There are various explanations for why the treatment of atypical symptoms is more difficult than typical symptoms. As one possibility, human studies suggest that nocturnal gastroesophageal reflux is more common in this group of patients. Thus, a once daily regimen may be insufficient for improving these symptoms, and these studies are the reason for nocturnal dosing of PPIs [36, 37]. It is also possible that the diagnosis of GERD may not be valid. Experts recommend that obtaining an accurate history and documenting the presence of a baseline reflux with appropriate investigations (i.e., endoscopy and pH monitoring) are important for patients presenting extraesophageal symptoms with an incomplete PPI response [8, 38]. Nonetheless, therapeutic trials using high-dose PPI may be helpful. Charbel et al. revealed that the likelihood of normal pH values was 11 times higher for patients on twice daily PPIs than those on once daily PPIs by pH monitoring in either typical or extraesophageal GERD patients (OR 11.4, 95% CI 4.3–30.1) . Rabeprazole, the PPI chosen in our study, can be activated at a higher pH than other PPIs owing to a high pKa of approximately 5.0. This possibly results in faster onset of action. Owing to its non-enzymatic pathway of metabolism, rabeprazole is also less influenced by genetic polymorphisms of CYP2C19 that promote metabolism of other PPIs . These pharmacodynamic properties support the therapeutic effect observed in our study.
This study had some limitations. First, the atypical symptoms included in the questionnaire were heterogenous. The mixture of symptoms such as non-cardiac chest pain and chronic cough made it difficult to interpret the therapeutic effect. Second, our 5-grade Likert scale questionnaire was not validated for GERD. However, we chose an easily available method for patients with clinical situation. This study was not conducted with subjects recruited through advertisement. Most of the study participants were patients who were transferred to the tertiary hospital because their GERD symptoms did not improve despite treatment at the primary clinics. So, it was not easy to enroll these patients in the study. Since these patients did not visit our hospital for the purpose of participating in the research, to lead participation, the questionnaire should be simple and understandable rather than complicated and laborious. Therefore, we used the subjective questionnaire, which could result in bias. Furthermore, EER was a disease that complains of subjective symptoms, and did not have specific criteria. We determined to adapt the questionnaire considering these characteristics of the disease and the clinical situation of the participants. And, we planned it as an open-label trial rather than a double-blind considering compliance. As mentioned above, patients visiting for the purpose of treatment were often unwilling to participate in the research, so, a considerable number of subjects withdrew their participation at the beginning of medication. Third, we did not confirm the validity of the diagnosis of GERD. Although upper gastroendoscopy was performed to reveal esophageal mucosal injury, other investigations such as 24-h pH or pH-impedance monitoring, laryngoscopy, or manometry were not used, especially in subjects with non-erosive GERD. Thus, we could not make sure that the subject without response to PPI treatment had no pathologic gastric acid reflux into the esophagus and laryngopharynx, or insufficient acid suppression by PPI. Fourth, we did not know the complete remission of esophageal mucosal healing, because we could not perform upper gastroendoscopy after treatment. We focused on the quality of life as an endpoint in GERD treatment. Fifth, the placebo effect of twice daily regimen of PPI for once daily regimen cannot be overlooked. This disorder, characterized by subjective symptoms rather than objective findings, is prone to a placebo response . We did not administer any placebo at nighttime in the standard-dose group corresponding to the evening dose in the high-dose group. Sixth, we did not exclude patients with psychological history. The importance of central mechanisms involved in functional gastrointestinal disorders and gastroenterologists’ understanding of the relationship of symptoms to anxiety or depression has increased. Moreover, it is known that the rate of psychiatric illness in patients with these gastrointestinal disorders is high . In real clinical situation, not a few patients with GERD who respond incompletely to standard-dose PPI seem to be treated with anti-psychotics. Therefore, excluding participants with psychological history or taking anti-psychotics may rather induce selection bias or weaken the clinical significance for real practice.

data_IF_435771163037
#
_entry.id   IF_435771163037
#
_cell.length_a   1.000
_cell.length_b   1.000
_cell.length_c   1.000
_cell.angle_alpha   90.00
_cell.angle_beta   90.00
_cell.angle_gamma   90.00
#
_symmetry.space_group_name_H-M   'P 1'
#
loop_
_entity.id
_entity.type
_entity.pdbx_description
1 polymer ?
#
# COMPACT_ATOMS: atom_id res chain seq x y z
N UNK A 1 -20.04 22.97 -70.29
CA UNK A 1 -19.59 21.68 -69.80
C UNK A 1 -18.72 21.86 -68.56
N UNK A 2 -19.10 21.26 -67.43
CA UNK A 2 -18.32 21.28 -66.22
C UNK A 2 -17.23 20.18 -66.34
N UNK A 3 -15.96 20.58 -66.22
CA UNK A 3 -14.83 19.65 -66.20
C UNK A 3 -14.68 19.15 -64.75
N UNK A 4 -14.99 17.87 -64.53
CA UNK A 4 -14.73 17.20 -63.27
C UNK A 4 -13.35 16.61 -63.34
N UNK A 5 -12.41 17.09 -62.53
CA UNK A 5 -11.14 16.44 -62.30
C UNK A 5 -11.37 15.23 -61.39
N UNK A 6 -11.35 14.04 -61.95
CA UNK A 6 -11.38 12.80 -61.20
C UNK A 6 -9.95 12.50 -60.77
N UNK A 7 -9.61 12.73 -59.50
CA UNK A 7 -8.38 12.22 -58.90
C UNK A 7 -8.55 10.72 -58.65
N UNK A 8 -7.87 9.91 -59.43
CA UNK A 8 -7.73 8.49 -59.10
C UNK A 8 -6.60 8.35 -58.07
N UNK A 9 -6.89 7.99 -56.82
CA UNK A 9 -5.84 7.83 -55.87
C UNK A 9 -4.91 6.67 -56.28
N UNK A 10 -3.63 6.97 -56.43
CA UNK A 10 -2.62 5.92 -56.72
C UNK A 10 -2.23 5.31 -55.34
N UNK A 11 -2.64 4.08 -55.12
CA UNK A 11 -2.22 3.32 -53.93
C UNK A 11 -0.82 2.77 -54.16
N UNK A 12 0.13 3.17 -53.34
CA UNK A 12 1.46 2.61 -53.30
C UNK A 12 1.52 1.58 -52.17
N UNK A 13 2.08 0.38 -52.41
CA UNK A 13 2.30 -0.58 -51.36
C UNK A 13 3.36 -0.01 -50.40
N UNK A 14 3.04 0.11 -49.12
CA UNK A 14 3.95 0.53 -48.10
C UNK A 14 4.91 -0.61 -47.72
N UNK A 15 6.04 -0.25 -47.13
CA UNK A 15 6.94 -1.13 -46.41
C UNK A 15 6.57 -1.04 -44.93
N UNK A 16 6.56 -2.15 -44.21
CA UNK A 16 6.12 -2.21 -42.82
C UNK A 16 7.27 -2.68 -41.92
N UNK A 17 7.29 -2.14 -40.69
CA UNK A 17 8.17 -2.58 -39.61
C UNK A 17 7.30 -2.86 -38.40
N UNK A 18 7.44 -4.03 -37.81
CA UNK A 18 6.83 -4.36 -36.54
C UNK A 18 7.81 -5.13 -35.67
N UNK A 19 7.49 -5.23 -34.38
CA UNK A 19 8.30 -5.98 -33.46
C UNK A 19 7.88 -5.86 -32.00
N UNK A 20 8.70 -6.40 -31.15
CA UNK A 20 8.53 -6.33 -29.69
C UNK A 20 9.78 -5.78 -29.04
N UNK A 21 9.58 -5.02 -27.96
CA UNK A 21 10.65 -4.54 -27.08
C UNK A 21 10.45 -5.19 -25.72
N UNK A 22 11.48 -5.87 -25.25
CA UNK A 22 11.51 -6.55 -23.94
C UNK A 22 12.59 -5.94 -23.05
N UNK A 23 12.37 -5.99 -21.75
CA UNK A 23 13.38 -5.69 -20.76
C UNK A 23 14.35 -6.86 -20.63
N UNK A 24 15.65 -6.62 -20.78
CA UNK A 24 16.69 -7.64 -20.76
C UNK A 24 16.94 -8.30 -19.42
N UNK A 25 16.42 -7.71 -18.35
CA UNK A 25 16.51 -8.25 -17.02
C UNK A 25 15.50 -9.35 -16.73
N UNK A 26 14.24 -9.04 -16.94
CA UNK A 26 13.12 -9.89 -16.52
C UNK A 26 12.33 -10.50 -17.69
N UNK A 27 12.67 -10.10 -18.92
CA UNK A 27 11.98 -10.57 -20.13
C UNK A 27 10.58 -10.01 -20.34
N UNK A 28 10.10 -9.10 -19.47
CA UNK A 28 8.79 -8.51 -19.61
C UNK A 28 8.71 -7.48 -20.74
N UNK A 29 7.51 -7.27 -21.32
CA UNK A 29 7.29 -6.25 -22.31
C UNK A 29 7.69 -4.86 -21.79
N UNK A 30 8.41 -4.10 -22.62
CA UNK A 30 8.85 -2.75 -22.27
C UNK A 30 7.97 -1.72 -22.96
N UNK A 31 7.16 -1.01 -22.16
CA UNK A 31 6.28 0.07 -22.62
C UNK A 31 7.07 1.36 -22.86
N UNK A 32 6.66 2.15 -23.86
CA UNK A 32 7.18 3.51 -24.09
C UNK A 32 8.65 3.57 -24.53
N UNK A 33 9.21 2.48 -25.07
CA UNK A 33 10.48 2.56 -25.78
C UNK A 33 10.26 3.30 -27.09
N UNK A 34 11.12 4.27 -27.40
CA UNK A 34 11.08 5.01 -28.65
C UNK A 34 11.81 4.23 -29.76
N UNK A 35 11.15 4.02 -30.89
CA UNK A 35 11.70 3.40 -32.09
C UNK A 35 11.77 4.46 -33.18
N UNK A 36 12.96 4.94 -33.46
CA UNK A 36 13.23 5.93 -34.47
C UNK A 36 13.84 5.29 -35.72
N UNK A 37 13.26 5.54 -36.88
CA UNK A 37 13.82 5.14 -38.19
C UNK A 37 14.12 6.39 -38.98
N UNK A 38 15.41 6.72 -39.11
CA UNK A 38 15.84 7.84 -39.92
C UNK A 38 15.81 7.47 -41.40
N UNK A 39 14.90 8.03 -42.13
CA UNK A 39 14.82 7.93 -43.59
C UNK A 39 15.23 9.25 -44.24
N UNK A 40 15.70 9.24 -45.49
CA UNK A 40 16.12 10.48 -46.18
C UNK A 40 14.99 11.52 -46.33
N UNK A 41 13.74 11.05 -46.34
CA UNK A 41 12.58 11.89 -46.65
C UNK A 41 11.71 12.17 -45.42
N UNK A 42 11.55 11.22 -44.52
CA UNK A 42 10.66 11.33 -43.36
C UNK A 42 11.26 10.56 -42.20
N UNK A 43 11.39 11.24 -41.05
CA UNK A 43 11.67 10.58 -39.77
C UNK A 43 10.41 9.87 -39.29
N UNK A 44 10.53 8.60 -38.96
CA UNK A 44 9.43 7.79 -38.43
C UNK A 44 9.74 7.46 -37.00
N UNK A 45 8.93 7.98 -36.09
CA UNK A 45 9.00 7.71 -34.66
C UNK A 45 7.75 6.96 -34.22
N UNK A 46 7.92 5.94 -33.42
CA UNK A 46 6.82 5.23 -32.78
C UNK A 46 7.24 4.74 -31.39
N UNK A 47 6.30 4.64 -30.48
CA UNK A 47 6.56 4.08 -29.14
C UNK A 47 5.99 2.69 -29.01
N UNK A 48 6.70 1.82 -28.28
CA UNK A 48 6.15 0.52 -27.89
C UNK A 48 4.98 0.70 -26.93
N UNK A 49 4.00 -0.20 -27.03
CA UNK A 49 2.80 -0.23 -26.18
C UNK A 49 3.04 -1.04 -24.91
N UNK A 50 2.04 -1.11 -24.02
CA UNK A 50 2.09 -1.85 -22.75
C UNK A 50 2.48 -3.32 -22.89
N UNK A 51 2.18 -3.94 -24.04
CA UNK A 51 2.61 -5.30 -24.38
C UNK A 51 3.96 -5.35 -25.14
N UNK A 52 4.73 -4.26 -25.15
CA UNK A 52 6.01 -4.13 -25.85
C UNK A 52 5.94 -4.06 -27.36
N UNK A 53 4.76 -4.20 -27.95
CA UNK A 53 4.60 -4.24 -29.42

This randomized, open-label study demonstrated that treatment with high-dose rabeprazole (20 mg twice daily) was more effective than standard-dose rabeprazole (20 mg once daily) for typical GERD symptoms, and also suggested that treatment with high-dose rabeprazole tended to be more effective than standard-dose rabeprazole for atypical GERD symptoms. Further investigations are warranted to support these findings.
Availability of data and materials
The datasets used and/or analysed during the current study are available from the corresponding author on reasonable request.
Gastroesophageal reflux disease
Proton pump inhibitor
Nonsteroidal anti-inflammatory drugs
Adverse drug reactions
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The study was reviewed and approved by the Institutional Review Board of Seoul National University Bundang Hospital (B-1008-110-005). All study participants provided written informed consent prior to enrollment.
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Time-Course Changes of Reflux Symptom Scores between the Two Groups. Supplementary Table S2. Frequency Distribution of Atypical Symptom among GERD Patients with Typical Symptom. Supplementary Table S3. Intention-to-treat (ITT) and per-protocol (PP) analysis of the Rate of the Sufficient Improvement according to GERD symptoms.
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Cho, J.H., Shin, C.M., Yoon, H. et al. Efficacy of a high-dose proton pump inhibitor in patients with gastroesophageal reflux disease: a single center, randomized, open-label trial. BMC Gastroenterol 20, 275 (2020). https://doi.org/10.1186/s12876-020-01410-z
- Proton pump inhibitor
- Gastroesophageal reflux disease
- Extraesophageal manifestation